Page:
- Troubled Production: The 1965 film:
- Filming started in Hong Kong where, Peter O'Toole's seasickness aside, everything went smoothly. When the production moved to Cambodia, it was a different story. The cast and crew had to contend with dysentery, heat rash and insectsnote . Then the snakes arrived. While walking down the middle of a jungle road, O'Toole came face-to-face with a black cobra. He recalled, "They say no snake can travel faster than a scared human, but I ain't so sure. The snake went like hell, but luckily away from me". One dinner he found a live snake in his soup and on another occasion a cobra slithered onto the set and into the makeshift ladies' toilet. According to O'Toole, of particular dread was a snake called the Two Step—"It bites you, you take two steps and then you die".
- According to director Richard Brooks' biographer Douglass Daniel, though the Cambodian government never demanded any script approval, one condition of its agreement to allow on-location shooting in the troubled nation was for the production company to build a 45-room addition to an existing hotel near the famed Angkor Wat ruins, at a cost of $600,000 from the $9-million budget.
- The Cambodian officials constantly sought bribes. Brooks was forced to hire Cambodian soldiers instead of local extras and with half a dozen dialects being spoken, the translators required translators.note
- During filming there was a spate of political violence in Cambodia. One day a mysterious Frenchman appeared on the location and darkly advised Brooks to get his company out of the country by March 12. With Peter O'Toole's concurrence, the work schedule was doubled and the daily shooting went on from noon until nearly dawn. The 12-week schedule was cut to nine and the company left the country on March 3. A week later, the American and British embassies were attacked by mobs. O'Toole was convinced that some of the attackers had worked on the film as extras.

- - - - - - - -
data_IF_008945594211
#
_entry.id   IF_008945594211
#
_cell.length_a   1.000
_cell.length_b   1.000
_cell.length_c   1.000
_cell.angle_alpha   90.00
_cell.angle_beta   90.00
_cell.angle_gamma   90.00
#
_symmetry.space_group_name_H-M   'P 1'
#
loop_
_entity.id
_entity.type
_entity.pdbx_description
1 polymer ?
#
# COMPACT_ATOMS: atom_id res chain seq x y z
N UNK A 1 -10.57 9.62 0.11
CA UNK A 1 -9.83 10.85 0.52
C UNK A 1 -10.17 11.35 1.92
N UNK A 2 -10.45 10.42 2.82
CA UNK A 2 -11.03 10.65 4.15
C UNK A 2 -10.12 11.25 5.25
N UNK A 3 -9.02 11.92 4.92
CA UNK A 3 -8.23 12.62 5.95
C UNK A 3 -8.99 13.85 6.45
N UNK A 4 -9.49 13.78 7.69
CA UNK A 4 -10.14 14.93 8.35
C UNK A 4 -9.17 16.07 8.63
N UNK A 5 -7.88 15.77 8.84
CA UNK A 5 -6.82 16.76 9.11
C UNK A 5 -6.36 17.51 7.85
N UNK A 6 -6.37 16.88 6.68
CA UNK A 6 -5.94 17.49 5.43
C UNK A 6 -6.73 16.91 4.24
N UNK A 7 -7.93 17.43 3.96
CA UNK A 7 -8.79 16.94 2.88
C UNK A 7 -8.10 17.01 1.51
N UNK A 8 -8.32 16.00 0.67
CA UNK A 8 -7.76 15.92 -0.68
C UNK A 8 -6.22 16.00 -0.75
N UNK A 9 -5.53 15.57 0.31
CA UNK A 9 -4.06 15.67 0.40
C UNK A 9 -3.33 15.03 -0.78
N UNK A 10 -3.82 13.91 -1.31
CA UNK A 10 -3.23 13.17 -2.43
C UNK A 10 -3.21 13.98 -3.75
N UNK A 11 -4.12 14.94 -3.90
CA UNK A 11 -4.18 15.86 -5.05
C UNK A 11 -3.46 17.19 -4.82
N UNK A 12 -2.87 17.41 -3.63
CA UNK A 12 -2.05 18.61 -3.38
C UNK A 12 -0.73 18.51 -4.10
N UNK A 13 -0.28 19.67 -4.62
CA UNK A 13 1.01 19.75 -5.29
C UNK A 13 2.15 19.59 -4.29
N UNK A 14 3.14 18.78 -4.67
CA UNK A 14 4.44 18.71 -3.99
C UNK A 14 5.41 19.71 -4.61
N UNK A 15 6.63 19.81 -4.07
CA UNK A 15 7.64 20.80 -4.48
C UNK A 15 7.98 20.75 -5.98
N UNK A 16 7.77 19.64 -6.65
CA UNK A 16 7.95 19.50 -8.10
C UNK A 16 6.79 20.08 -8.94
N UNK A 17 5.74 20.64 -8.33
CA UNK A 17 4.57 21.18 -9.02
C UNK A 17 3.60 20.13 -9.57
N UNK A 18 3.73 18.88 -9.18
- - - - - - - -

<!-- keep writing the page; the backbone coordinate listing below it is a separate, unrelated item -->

- Prince Sihanouk, who was very pro-China and was currently in a war with words with America over Vietnam, visited the set. According to O'Toole, he spouted anti-British sentiments, to which O'Toole responded, "I couldn't agree with you more. I'm Irish myself". When the Prince later denounced the movie company as "Western imperialist invaders" on national radio, O'Toole took revenge by telling a reporter from Life Magazine that "If I live to be a thousand, I want nothing like Cambodia again. It was a bloody nightmare". He was promptly banned from entering the country again.
- The chaotic production resulted in a mess that was panned by critics and avoided by audiences. In a particularly personal example of rejection by the latter, Lord Jim was screened at the Royal Command Film Performance in 1965 before an audience including HM Queen Elizabeth II. James Mason, who played antagonist "Gentleman" Brown, was among the cast members at the screening, and secured free tickets for his octogenarian parents. However, the elder Mr and Mrs Mason hated the film so much they left halfway through - before their son's first scene.
Trivia / Lord Jim